Taking high doses of selenium may help slightly lower cholesterol levels—but it's still not recommended in the United States, where most people get plenty of the mineral, according to the authors of a new study.

Still, the finding is "reassuring" because previous research had linked high selenium with higher cholesterol levels, said study author Dr. Eliseo Guallar, from the Johns Hopkins Bloomberg School of Public Health in Baltimore.

The picture of selenium's health benefits—or possible health risks—has been anything but clear. Last week, a review of prior studies suggested that selenium probably doesn't help prevent cancer, but might be linked to an increased diabetes risk at high doses (see Reuters Health story of May 11, 2011.)

"We don't really know where we are," Guallar told Reuters Health. "In a sense it's a necessary micronutrient and we need it, but we might be (in) a situation where we have enough—we might even have too much."

Selenium is found in meat, bread, and some nuts. It's also available in supplement form, and costs about $2 for a month's supply.

The Institute of Medicine recommends U.S. adults consume 55 micrograms of selenium per day.
Guallar and his colleagues wanted to look specifically at the link between selenium and cholesterol. They recruited about 500 older adults in the UK to take one of three different doses of selenium daily—100, 200, or 300 micrograms–—or a placebo pill with no selenium.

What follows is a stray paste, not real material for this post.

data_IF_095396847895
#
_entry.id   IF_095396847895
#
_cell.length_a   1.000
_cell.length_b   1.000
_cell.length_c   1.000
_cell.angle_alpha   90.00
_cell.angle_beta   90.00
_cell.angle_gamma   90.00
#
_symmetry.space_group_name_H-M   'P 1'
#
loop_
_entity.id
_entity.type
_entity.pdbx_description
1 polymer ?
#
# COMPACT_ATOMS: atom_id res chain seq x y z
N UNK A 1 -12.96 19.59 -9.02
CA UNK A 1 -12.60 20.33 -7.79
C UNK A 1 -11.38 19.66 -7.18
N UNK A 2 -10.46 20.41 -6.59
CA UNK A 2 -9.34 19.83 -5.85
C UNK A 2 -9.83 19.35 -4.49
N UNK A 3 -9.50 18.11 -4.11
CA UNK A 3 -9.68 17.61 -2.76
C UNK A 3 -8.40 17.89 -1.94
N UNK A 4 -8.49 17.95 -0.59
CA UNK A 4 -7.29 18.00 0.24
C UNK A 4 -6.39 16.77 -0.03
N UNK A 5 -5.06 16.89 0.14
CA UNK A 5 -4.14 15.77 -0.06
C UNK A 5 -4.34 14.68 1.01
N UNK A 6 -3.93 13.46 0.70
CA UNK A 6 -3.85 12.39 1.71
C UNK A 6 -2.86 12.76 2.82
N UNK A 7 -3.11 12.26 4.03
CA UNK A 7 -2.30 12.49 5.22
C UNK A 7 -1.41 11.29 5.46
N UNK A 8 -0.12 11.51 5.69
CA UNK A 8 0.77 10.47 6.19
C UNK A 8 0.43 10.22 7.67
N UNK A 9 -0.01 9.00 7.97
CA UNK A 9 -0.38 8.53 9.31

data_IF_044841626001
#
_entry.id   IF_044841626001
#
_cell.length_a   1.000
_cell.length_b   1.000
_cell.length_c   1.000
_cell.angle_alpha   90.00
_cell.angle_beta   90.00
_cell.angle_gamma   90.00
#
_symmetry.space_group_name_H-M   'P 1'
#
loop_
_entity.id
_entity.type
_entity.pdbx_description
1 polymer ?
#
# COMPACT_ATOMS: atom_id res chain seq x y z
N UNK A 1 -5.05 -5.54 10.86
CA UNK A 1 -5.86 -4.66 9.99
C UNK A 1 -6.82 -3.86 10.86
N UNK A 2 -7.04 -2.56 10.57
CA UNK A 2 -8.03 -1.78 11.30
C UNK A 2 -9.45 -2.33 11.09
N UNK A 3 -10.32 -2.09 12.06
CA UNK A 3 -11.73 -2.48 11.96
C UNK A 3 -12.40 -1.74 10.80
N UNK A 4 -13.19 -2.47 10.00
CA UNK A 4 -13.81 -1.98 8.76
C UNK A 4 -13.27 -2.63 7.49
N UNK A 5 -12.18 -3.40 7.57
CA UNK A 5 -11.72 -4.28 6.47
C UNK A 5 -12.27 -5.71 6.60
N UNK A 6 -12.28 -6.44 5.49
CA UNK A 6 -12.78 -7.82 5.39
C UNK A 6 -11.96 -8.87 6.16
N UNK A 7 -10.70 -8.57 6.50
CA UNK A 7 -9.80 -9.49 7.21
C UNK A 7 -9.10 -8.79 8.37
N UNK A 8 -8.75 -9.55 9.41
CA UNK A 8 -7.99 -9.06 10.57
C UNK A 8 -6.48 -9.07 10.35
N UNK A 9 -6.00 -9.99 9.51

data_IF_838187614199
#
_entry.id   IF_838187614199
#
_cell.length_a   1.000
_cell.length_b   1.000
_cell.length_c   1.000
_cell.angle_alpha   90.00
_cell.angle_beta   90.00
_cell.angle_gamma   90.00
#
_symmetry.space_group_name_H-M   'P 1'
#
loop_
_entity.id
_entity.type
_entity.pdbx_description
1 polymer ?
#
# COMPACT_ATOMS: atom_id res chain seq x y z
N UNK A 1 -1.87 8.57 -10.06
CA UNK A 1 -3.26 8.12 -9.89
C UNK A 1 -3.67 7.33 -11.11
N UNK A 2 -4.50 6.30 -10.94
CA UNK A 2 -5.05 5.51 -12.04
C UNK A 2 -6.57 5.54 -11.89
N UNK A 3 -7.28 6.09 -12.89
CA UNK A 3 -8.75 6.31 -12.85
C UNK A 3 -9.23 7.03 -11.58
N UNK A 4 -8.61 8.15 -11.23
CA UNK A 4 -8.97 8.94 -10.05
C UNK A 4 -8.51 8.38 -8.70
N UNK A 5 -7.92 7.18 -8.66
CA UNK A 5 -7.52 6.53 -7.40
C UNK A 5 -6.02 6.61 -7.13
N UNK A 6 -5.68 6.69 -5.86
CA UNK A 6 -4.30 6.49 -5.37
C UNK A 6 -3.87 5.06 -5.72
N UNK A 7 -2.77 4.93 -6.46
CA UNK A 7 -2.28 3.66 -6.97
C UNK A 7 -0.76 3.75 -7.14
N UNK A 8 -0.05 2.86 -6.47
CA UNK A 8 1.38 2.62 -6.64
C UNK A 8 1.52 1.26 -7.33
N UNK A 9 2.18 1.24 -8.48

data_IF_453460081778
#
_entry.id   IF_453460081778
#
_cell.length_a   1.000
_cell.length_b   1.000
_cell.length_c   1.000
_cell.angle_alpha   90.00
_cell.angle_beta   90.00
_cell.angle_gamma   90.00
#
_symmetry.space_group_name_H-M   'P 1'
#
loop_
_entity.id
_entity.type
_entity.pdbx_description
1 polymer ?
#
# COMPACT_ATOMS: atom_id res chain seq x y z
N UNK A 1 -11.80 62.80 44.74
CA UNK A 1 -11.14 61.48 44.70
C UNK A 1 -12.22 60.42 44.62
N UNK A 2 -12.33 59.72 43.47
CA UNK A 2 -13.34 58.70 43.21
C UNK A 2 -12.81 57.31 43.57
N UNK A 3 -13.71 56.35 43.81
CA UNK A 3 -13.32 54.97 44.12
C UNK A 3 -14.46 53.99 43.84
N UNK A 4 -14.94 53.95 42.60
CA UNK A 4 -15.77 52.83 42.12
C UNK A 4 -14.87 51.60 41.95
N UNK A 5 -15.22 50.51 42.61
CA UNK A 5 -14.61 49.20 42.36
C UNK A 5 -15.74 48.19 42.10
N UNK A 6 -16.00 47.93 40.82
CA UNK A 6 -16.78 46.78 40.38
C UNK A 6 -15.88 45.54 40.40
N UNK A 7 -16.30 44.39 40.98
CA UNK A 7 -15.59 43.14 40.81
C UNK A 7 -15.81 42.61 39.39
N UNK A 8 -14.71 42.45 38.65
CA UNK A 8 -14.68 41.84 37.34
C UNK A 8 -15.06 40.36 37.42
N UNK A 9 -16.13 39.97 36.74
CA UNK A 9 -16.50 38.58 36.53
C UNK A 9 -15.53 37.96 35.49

Researchers measured participants' cholesterol levels at the beginning of the study and after six months on the selenium supplements or placebo. Their results are published in Annals of Internal Medicine.

Participants had an average starting cholesterol of about 230 milligrams per deciliter of blood. A healthy cholesterol level is less than 200 mg/dL, according to the American Heart Association, while 200 to 239 mg/dL is considered "borderline high."

In the groups taking 100 and 200 micrograms of selenium daily, total cholesterol dropped an average of 8.5 mg/dL and 9.7 mg/dL, respectively, compared to the group taking a placebo pill.
Taking the highest dose of selenium was not linked to decreases in total cholesterol—but it was the only dose associated with an increase in HDL ("good") cholesterol.

The authors reported no serious side effects associated with selenium during the study.
While Guallar said the results are "good news" in showing that high selenium intake is probably not a risk for high cholesterol, he wanted to add a note of caution.

The finding "is not generalizable to other patients," he said. "In a population like the U.S. where selenium levels are adequate, there's no reason to take extra selenium in supplements."

The question of the link between selenium and health outcomes, Guallar said, "is a very interesting story that's still developing."